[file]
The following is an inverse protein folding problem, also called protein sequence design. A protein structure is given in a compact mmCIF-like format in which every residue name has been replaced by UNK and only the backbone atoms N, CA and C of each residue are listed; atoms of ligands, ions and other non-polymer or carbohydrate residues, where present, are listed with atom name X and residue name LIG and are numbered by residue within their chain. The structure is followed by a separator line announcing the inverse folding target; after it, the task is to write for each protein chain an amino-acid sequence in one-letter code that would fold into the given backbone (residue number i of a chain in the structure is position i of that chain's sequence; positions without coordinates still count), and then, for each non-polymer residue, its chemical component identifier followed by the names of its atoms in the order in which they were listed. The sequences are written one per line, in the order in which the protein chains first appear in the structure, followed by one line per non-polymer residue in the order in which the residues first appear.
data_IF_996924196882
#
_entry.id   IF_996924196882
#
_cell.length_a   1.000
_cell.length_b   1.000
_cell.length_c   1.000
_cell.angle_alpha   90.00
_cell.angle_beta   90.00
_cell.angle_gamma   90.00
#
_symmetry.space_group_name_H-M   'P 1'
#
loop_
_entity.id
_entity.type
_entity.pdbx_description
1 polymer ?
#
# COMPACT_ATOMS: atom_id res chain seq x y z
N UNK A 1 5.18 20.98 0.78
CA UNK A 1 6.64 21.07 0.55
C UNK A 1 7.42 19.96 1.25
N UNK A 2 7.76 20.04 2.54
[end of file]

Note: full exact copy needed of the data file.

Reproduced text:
The following is an inverse protein folding problem, also called protein sequence design. A protein structure is given in a compact mmCIF-like format in which every residue name has been replaced by UNK and only the backbone atoms N, CA and C of each residue are listed; atoms of ligands, ions and other non-polymer or carbohydrate residues, where present, are listed with atom name X and residue name LIG and are numbered by residue within their chain. The structure is followed by a separator line announcing the inverse folding target; after it, the task is to write for each protein chain an amino-acid sequence in one-letter code that would fold into the given backbone (residue number i of a chain in the structure is position i of that chain's sequence; positions without coordinates still count), and then, for each non-polymer residue, its chemical component identifier followed by the names of its atoms in the order in which they were listed. The sequences are written one per line, in the order in which the protein chains first appear in the structure, followed by one line per non-polymer residue in the order in which the residues first appear.
data_IF_996924196882
#
_entry.id   IF_996924196882
#
_cell.length_a   1.000
_cell.length_b   1.000
_cell.length_c   1.000
_cell.angle_alpha   90.00
_cell.angle_beta   90.00
_cell.angle_gamma   90.00
#
_symmetry.space_group_name_H-M   'P 1'
#
loop_
_entity.id
_entity.type
_entity.pdbx_description
1 polymer ?
#
# COMPACT_ATOMS: atom_id res chain seq x y z
N UNK A 1 5.18 20.98 0.78
CA UNK A 1 6.64 21.07 0.55
C UNK A 1 7.42 19.96 1.25
N UNK A 2 7.76 20.04 2.54